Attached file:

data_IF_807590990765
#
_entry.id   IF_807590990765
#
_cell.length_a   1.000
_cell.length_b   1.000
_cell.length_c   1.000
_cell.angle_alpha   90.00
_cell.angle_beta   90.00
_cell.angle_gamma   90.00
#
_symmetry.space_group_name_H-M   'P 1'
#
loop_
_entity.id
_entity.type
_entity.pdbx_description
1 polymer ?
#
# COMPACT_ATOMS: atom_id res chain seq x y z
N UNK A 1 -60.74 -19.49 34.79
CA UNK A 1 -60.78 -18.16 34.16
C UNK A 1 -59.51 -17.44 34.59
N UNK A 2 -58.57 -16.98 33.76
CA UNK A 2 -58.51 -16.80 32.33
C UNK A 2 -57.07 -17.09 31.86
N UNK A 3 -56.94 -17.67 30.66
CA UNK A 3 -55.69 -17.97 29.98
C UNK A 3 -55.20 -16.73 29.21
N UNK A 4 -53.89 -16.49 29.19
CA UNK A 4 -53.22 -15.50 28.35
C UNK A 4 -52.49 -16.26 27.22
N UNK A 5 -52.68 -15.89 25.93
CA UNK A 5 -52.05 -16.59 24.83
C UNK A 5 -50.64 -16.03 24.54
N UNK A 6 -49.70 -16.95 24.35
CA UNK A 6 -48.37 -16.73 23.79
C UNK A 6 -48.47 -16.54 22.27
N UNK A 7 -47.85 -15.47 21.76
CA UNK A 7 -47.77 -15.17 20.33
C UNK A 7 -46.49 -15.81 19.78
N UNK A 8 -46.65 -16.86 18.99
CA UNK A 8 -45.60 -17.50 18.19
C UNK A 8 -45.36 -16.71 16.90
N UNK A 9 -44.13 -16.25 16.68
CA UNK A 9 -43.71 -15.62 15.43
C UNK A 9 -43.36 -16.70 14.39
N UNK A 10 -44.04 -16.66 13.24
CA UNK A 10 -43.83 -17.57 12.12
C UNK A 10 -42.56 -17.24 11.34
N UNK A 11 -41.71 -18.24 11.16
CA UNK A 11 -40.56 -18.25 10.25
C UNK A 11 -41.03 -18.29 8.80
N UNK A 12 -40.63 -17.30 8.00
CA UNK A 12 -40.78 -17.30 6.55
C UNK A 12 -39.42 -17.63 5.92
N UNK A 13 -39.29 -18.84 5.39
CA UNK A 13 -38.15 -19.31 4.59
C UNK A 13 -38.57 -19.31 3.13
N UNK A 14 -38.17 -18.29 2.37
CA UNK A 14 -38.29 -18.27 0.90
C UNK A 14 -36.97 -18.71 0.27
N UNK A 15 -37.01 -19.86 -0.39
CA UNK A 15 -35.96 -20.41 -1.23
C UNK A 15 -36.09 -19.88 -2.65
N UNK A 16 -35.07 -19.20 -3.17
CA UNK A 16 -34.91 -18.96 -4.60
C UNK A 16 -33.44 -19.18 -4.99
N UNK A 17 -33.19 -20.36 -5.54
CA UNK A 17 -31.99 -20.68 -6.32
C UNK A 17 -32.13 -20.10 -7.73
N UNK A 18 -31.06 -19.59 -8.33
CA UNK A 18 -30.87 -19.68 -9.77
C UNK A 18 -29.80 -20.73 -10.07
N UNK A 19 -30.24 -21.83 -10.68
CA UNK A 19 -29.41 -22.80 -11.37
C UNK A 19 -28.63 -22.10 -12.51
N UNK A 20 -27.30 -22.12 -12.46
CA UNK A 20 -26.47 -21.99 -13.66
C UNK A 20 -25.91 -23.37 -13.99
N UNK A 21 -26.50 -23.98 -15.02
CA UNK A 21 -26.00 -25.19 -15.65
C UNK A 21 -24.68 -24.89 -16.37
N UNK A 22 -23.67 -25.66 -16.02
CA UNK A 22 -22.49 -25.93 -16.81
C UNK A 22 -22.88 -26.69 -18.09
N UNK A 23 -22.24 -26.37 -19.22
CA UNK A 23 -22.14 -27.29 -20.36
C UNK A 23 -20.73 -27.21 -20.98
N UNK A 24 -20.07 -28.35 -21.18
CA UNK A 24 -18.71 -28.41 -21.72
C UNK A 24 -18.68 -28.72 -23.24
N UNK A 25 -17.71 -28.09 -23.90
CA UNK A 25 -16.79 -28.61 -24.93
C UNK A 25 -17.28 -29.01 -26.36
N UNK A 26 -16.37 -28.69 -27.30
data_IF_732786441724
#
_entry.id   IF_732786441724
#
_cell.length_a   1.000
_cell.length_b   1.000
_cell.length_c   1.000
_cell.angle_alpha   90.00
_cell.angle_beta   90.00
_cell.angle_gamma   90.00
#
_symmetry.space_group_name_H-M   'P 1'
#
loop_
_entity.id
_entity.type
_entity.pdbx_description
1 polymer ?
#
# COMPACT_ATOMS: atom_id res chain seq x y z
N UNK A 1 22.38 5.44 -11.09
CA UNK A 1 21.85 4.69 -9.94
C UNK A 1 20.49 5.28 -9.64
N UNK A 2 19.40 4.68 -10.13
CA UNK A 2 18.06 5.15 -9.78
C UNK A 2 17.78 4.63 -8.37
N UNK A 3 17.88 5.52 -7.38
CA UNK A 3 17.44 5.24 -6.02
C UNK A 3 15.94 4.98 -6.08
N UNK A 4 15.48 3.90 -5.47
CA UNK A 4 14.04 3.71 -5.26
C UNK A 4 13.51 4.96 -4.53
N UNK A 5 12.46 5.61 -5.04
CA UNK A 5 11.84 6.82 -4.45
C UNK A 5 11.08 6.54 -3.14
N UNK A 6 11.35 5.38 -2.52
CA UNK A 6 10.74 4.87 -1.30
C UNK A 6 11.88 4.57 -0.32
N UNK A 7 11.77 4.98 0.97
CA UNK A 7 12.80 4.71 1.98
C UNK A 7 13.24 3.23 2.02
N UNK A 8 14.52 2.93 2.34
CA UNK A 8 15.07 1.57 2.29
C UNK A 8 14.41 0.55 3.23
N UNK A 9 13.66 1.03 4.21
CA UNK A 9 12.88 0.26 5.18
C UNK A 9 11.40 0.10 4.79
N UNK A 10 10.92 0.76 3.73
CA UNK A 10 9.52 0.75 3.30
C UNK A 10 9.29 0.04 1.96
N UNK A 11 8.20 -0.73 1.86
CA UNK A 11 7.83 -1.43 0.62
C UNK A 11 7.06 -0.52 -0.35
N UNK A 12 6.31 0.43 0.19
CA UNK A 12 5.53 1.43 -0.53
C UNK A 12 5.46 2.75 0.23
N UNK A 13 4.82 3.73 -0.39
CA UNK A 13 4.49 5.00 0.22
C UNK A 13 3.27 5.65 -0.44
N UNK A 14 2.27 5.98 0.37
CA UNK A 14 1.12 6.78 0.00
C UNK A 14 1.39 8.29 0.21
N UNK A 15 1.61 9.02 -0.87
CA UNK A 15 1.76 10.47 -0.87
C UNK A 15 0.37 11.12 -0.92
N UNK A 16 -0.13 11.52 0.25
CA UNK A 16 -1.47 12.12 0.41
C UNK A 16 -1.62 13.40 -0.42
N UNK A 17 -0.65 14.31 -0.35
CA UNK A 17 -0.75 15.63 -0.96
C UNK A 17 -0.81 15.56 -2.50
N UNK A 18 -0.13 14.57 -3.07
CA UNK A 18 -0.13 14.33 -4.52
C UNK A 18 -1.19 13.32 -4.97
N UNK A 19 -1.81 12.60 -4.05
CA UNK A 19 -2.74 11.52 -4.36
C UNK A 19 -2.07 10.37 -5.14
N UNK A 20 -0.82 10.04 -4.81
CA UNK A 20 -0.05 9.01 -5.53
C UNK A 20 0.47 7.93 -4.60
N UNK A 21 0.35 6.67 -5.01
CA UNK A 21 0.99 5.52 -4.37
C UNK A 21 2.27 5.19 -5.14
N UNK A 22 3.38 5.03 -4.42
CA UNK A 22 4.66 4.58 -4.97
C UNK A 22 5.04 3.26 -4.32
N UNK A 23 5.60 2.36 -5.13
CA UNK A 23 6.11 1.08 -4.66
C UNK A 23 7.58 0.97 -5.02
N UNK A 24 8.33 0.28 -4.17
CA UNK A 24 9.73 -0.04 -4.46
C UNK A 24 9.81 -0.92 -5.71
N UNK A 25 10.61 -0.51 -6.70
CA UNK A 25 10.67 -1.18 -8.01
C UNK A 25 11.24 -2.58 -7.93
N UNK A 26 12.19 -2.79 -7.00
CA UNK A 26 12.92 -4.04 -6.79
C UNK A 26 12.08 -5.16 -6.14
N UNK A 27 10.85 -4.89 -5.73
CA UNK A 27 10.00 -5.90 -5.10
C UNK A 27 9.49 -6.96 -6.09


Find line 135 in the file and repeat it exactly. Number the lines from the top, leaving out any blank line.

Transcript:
N UNK A 7 11.77 4.98 0.97